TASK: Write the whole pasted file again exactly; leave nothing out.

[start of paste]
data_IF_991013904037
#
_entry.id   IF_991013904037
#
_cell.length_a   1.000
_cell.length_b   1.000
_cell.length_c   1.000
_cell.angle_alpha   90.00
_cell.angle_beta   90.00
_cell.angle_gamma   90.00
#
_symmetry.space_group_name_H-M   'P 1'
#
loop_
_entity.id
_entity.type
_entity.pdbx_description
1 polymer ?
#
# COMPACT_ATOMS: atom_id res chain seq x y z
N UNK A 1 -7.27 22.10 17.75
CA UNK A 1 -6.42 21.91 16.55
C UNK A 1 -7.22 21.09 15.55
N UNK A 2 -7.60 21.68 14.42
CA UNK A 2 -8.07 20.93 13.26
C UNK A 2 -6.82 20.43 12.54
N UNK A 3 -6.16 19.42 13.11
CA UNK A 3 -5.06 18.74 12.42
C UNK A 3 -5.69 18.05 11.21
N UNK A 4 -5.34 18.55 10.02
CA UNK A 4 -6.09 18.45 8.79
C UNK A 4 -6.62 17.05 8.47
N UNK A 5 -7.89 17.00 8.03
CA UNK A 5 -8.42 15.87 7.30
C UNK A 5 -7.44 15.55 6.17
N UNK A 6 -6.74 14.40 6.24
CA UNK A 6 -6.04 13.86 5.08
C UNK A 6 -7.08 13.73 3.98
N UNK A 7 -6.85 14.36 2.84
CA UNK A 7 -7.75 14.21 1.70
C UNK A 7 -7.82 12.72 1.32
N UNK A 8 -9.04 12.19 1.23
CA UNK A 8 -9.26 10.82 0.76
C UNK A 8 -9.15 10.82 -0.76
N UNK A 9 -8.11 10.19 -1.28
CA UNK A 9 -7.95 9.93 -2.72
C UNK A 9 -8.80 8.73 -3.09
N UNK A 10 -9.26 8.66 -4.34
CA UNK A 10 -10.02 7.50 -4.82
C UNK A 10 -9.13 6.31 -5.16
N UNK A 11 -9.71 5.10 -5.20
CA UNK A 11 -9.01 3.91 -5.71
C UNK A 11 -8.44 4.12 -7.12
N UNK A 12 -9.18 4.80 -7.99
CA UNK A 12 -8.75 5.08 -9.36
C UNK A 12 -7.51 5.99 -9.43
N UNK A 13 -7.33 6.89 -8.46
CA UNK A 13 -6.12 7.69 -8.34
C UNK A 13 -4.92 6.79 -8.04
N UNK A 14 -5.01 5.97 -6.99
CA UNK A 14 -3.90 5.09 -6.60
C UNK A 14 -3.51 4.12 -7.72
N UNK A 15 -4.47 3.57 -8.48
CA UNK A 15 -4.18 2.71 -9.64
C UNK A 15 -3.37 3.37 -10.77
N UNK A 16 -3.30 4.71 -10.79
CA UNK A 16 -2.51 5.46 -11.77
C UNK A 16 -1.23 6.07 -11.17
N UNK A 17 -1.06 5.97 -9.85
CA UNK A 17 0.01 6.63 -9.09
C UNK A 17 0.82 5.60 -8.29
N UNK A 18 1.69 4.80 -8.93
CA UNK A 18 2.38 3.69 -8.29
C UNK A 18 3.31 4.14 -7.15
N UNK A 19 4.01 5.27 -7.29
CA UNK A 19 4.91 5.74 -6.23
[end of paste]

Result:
data_IF_991013904037
#
_entry.id   IF_991013904037
#
_cell.length_a   1.000
_cell.length_b   1.000
_cell.length_c   1.000
_cell.angle_alpha   90.00
_cell.angle_beta   90.00
_cell.angle_gamma   90.00
#
_symmetry.space_group_name_H-M   'P 1'
#
loop_
_entity.id
_entity.type
_entity.pdbx_description
1 polymer ?
#
# COMPACT_ATOMS: atom_id res chain seq x y z
N UNK A 1 -7.27 22.10 17.75
CA UNK A 1 -6.42 21.91 16.55
C UNK A 1 -7.22 21.09 15.55
N UNK A 2 -7.60 21.68 14.42
CA UNK A 2 -8.07 20.93 13.26
C UNK A 2 -6.82 20.43 12.54
N UNK A 3 -6.16 19.42 13.11
CA UNK A 3 -5.06 18.74 12.42
C UNK A 3 -5.69 18.05 11.21
N UNK A 4 -5.34 18.55 10.02
CA UNK A 4 -6.09 18.45 8.79
C UNK A 4 -6.62 17.05 8.47
N UNK A 5 -7.89 17.00 8.03
CA UNK A 5 -8.42 15.87 7.30
C UNK A 5 -7.44 15.55 6.17
N UNK A 6 -6.74 14.40 6.24
CA UNK A 6 -6.04 13.86 5.08
C UNK A 6 -7.08 13.73 3.98
N UNK A 7 -6.85 14.36 2.84
CA UNK A 7 -7.75 14.21 1.70
C UNK A 7 -7.82 12.72 1.32
N UNK A 8 -9.04 12.19 1.23
CA UNK A 8 -9.26 10.82 0.76
C UNK A 8 -9.15 10.82 -0.76
N UNK A 9 -8.11 10.19 -1.28
CA UNK A 9 -7.95 9.93 -2.72
C UNK A 9 -8.80 8.73 -3.09
N UNK A 10 -9.26 8.66 -4.34
CA UNK A 10 -10.02 7.50 -4.82
C UNK A 10 -9.13 6.31 -5.16
N UNK A 11 -9.71 5.10 -5.20
CA UNK A 11 -9.01 3.91 -5.71
C UNK A 11 -8.44 4.12 -7.12
N UNK A 12 -9.18 4.80 -7.99
CA UNK A 12 -8.75 5.08 -9.36
C UNK A 12 -7.51 5.99 -9.43
N UNK A 13 -7.33 6.89 -8.46
CA UNK A 13 -6.12 7.69 -8.34
C UNK A 13 -4.92 6.79 -8.04
N UNK A 14 -5.01 5.97 -6.99
CA UNK A 14 -3.90 5.09 -6.60
C UNK A 14 -3.51 4.12 -7.72
N UNK A 15 -4.47 3.57 -8.48
CA UNK A 15 -4.18 2.71 -9.64
C UNK A 15 -3.37 3.37 -10.77
N UNK A 16 -3.30 4.71 -10.79
CA UNK A 16 -2.51 5.46 -11.77
C UNK A 16 -1.23 6.07 -11.17
N UNK A 17 -1.06 5.97 -9.85
CA UNK A 17 0.01 6.63 -9.09
C UNK A 17 0.82 5.60 -8.29
N UNK A 18 1.69 4.80 -8.93
CA UNK A 18 2.38 3.69 -8.29
C UNK A 18 3.31 4.14 -7.15
N UNK A 19 4.01 5.27 -7.29
CA UNK A 19 4.91 5.74 -6.23